Gold Nanoparticles as Radiosensitizers in MDA MB 231 Xenograft Mouse Model
Janic B, Brown SL, Liu F, Mao G, Chetty IJ, Movsas B, and Wen N. Gold Nanoparticles as Radiosensitizers in MDA MB 231 Xenograft Mouse Model. Int J Radiat Oncol Biol Phys 2019; 105(1):E677-E678.
Int J Radiat Oncol Biol Phys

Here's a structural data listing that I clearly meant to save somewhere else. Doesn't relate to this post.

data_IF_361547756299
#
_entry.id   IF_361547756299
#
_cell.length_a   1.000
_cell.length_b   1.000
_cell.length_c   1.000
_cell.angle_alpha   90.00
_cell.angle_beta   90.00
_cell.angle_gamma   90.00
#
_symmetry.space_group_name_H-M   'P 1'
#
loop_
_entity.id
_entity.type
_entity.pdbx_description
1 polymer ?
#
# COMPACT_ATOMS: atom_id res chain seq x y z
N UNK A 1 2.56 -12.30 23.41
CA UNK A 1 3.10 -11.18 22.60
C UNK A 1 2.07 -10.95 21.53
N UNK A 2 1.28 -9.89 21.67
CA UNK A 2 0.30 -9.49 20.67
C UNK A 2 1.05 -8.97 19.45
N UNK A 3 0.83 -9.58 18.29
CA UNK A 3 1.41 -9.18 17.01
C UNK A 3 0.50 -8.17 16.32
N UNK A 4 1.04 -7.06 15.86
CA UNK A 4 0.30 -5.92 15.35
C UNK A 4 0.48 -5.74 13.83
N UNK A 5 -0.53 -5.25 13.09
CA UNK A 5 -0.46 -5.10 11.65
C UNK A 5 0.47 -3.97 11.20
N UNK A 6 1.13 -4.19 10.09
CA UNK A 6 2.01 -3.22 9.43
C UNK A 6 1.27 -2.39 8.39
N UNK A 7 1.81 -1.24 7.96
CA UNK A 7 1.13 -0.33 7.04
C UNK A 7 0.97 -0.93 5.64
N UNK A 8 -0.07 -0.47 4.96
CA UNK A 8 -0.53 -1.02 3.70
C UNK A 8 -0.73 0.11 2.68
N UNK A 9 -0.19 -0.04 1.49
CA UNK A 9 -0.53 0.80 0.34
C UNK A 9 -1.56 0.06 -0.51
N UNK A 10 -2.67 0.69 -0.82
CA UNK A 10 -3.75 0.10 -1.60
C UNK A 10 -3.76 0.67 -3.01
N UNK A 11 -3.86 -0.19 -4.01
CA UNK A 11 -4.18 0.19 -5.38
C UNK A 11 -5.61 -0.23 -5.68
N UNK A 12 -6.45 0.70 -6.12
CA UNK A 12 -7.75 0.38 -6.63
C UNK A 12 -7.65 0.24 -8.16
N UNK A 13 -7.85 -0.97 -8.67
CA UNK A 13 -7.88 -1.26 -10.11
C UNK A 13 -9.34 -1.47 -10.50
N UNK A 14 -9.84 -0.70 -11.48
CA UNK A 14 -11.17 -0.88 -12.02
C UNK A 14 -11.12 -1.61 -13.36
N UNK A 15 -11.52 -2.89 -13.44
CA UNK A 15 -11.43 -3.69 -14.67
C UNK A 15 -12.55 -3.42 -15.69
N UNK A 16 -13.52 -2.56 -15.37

Purpose/Objective(s): Gold nanoparticles (AuNPs) are explored as radiosensitization probes enhancing cancer radiation treatment effects. Our long range goal is to fully characterize and optimize parameters for AuNPs use in cancer radiotherapy. We aim to develop AuNP probes that can be delivered to the cancer cells with the purpose of increasing their radiation sensitivity, and that would facilitate targeted delivery of high radiation doses to cancer, while sparing surrounding normal tissue from radiation toxic side effects. Here, we used xenograft breast cancer mouse model to determine the effect of two different size AuNPs on tumor growth delay and survival. Previously, we showed AuNP radiosensitization effect in MCF7 breast cancer cells, in vitro. These cells exhibited significant AuNPs uptake and a selective, size dependent intracellular localization with 4 nm AuNPs residing mostly in cytoplasm and 14 nm in nucleus. We hypothesize that in vivo, AuNP radiosensitization causes tumor growth delay and increases survival that is nanoparticle size dependent. Materials/Methods: Radiosensitization effect of 4 and 14nm AuNPs was tested in female athymic nude mouse bearing MDA MB 231 human breast cancer tumors. Mice received intramuscular injection of MDA MB 231 cancer cells into the right flank. Two weeks later, mice received intratumoral injection of 4 or 14 nm AuNPs. Twenty four hours after receiving AuNPs, mice were irradiated with 15 Gy dose at 150 kV using an x-ray source. Radiosensitization effect was assessed by determining tumor growth delay and survival. Tumor growth was expressed as a percentage change in tumor volume measured at day 0 post irradiation. Data are expressed as mean +/-SD. Results: Treatment efficacy was measured by a percentage change in tumor volume. Mice treated with irradiation (IR) and IR plus 4 or 14 nm AuNP showed a significant tumor growth delay, compared to their untreated controls. Mice receiving 14 nm AuNP also exhibited significant tumor growth delay in IR plus AuNP treatment group, compared to IR only treatment. Interestingly, 14 days posttreatment with 14 nm AuNP only mice showed significant tumor growth delay, compared to the untreated controls. Survival log rank test showed differences among treatment groups with significant increases in survival in IR and IR plus AuNP, compared to untreated controls. In mice receiving 14nm AuNP significant trend in survival increase was observed in AuNP only treatment group as well. Conclusion: In triple negative breast cancer (TNBC) patients radio sensitizers may play a critical role in improving clinical outcomes. Here we show that AuNP significantly enhanced the effect of a single dose of irradiation in mouse MDA MB 231 xenograft model and that the magnitude of this effect was AuNP size dependent. In addition, 14 nm AuNP exhibited effect equivalent to IR treatment alone. These findings indicate that AuNP treatment is a promising strategy in designing multimodal radiotherapy formulation for TNBC.